Governor Crist’s continued efforts to raid the Chiles Endowment raises a troubling possibility: Could the GOP have been waiting for an excuse to gut the program altogether? Republicans in the Legislature have never been comfortable with the administration of a trust fund that came from a  lawsuit that the majority of Republicans opposed vociferously.

So after opposing the lawsuit and trying to repeal the law that permitted the lawsuit and then finally repealing the law once Jeb Bush became Governor, the GOP is now reaping the benefits of Governor Chiles courage. The fiscal mismanagement of the state by the Legislature in collusion with the Bush and Crist Administrations has been masked by the raiding of trust funds. How ironic, and perhaps this was all by design. Governor Crist helped lead Legislative efforts to fight the Governor’s lawsuit against Big Tobacco and also led the effort to stonewall Gov. Chiles appointees from being confirmed in the Senate. In fairness to Governor Bush, his agenda did not appear as transparant as that of Governor Crist.

Unless evidence can be brought to the contrary it must be assumed based on their public actions and statements that the GOP leadership always intended to see the Tobacco settlement money “wither on the vine.” By cutting taxes recklessly without complimentary spending cuts, perhaps the Legislature always intended to have a shortfall in funding that could be masked by raiding the Chiles endowment. By cutting taxes so frequently without any reasonable plan to enhance revenues from other sources, it would be foolish to not consider that the raiding of the Chiles fund was by design.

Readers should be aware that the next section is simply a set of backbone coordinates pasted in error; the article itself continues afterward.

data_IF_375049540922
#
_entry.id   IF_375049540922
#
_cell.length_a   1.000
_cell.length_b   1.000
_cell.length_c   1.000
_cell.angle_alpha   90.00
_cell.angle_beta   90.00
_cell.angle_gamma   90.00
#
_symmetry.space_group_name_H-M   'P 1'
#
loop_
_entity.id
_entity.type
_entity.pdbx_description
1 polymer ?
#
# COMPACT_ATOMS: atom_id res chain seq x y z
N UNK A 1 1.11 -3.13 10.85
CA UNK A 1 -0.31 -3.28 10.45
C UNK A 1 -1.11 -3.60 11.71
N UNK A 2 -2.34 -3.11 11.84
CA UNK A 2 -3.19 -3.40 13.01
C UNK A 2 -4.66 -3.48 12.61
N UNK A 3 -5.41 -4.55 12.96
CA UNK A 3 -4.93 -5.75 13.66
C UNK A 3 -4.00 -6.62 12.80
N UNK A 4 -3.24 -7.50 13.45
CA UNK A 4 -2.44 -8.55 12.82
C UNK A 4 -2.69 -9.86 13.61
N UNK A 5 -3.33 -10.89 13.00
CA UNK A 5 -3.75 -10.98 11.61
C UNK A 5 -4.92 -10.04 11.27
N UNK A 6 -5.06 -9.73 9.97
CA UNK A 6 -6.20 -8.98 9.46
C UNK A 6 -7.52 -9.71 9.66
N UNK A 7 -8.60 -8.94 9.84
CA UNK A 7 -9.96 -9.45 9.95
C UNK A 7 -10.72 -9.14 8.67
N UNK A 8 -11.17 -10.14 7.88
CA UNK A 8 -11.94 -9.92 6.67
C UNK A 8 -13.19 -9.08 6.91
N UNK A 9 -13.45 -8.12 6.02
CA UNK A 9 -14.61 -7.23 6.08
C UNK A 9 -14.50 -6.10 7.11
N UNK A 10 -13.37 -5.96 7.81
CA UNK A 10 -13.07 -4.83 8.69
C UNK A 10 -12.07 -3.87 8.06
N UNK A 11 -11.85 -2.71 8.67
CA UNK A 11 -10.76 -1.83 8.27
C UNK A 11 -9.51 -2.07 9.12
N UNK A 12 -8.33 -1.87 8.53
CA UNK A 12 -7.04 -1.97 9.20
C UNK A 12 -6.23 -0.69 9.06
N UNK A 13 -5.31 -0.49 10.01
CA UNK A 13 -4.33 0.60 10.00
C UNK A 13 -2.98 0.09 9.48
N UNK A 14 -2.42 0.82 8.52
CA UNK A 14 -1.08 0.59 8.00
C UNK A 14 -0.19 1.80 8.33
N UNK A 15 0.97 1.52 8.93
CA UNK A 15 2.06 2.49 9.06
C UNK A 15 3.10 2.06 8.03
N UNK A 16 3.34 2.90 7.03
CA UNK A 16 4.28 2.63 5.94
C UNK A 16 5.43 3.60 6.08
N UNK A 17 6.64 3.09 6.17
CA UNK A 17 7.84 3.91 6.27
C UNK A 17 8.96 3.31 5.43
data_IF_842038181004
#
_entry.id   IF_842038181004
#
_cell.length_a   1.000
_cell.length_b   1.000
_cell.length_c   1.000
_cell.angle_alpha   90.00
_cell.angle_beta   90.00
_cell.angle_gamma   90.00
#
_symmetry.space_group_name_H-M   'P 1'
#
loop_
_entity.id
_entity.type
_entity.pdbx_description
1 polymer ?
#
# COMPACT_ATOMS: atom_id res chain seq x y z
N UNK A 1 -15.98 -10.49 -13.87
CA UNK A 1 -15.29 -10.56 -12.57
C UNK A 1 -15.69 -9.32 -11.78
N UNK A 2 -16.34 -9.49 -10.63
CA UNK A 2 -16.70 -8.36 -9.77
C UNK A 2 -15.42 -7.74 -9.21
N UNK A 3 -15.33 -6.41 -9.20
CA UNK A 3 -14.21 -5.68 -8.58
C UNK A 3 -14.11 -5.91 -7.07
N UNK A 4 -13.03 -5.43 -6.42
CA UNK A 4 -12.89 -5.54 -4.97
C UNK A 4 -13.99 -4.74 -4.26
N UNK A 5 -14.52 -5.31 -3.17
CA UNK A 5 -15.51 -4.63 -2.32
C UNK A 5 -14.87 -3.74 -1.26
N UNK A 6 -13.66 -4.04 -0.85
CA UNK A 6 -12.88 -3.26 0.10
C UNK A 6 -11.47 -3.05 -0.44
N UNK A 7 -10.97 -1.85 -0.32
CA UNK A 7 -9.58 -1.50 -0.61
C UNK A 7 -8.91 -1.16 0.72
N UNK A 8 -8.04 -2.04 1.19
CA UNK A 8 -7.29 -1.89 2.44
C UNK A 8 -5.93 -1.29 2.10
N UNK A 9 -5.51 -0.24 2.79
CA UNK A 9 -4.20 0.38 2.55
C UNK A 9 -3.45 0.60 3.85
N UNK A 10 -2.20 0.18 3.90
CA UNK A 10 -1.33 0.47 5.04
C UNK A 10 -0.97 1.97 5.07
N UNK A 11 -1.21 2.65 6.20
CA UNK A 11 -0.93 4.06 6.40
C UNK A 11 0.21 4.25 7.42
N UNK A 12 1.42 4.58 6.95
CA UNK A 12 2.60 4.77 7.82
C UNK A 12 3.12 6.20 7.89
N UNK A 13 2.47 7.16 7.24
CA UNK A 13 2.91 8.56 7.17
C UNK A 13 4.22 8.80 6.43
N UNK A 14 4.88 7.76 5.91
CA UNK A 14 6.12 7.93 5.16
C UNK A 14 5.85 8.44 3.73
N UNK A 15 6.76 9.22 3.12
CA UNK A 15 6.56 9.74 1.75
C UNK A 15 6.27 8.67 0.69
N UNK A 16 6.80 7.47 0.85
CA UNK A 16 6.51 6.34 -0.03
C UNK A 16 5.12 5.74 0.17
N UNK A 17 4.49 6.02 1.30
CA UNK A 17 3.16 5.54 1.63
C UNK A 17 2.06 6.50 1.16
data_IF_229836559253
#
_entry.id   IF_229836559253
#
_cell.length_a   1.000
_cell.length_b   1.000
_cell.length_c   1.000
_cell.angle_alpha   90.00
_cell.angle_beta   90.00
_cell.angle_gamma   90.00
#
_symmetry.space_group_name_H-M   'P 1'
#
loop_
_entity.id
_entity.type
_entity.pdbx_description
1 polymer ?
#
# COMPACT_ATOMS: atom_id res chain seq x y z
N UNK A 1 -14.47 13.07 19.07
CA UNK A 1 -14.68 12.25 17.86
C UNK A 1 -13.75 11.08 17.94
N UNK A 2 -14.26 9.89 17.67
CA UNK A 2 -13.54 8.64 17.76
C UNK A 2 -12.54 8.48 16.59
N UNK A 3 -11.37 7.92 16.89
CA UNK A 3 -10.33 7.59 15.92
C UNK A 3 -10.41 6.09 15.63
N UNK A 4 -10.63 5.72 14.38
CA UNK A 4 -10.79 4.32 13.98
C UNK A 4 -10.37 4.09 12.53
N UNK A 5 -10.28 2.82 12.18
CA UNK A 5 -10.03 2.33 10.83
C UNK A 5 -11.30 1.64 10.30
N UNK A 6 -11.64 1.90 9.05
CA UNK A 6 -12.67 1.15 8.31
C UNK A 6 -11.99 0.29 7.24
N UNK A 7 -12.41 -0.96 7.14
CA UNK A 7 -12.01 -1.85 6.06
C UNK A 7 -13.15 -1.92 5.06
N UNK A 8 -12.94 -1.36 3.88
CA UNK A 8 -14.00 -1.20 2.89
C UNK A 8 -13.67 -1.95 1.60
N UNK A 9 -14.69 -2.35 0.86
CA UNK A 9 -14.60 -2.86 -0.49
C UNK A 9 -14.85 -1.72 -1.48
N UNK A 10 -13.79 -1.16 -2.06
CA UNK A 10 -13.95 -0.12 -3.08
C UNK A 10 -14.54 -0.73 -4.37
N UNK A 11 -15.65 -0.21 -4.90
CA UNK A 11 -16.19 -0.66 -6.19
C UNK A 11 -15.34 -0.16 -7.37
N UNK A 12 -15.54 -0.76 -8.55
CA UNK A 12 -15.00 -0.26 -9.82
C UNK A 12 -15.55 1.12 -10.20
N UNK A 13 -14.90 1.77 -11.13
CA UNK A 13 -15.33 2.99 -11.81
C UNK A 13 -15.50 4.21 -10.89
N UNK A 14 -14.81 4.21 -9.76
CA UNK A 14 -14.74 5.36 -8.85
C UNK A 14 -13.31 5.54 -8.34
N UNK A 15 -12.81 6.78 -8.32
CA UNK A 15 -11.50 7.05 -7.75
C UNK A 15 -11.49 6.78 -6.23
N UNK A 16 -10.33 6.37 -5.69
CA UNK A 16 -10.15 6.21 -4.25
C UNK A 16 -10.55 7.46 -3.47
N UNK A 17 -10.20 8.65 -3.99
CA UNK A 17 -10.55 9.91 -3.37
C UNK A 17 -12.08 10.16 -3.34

Charlie Crist the master politician who has won three consecutive statewide elections can be honest for change. He can say ” I was there fighting it in nineties, investigating the Governor’s actions and now we have killed it, and given Corporations and Business more money  instead of allowing the money to help the Children.” Let’s be perfectly frank: once a trust fund is raided to the extent the Chiles Endowment is being raided it is essentially dead. That will be the lasting legacy of Charlie Crist’s Governorship. If he does not wish to be remembered this way and have this shameful episode hanging like a noose over him as he pursues higher office, perhaps he should explain his actions without the smokescreen of the current budget crisis.

The state of Florida under Lawton Chiles took the lead nationally in protecting children and seniors: society’s most vulnerable citizens. Now ten years after one of the great statesman in the history of Florida passed on, the leadership of our state seems to have little regard for his legacy or little conscience when undermining one of the most successful programs in our history. So perhaps it was all by design.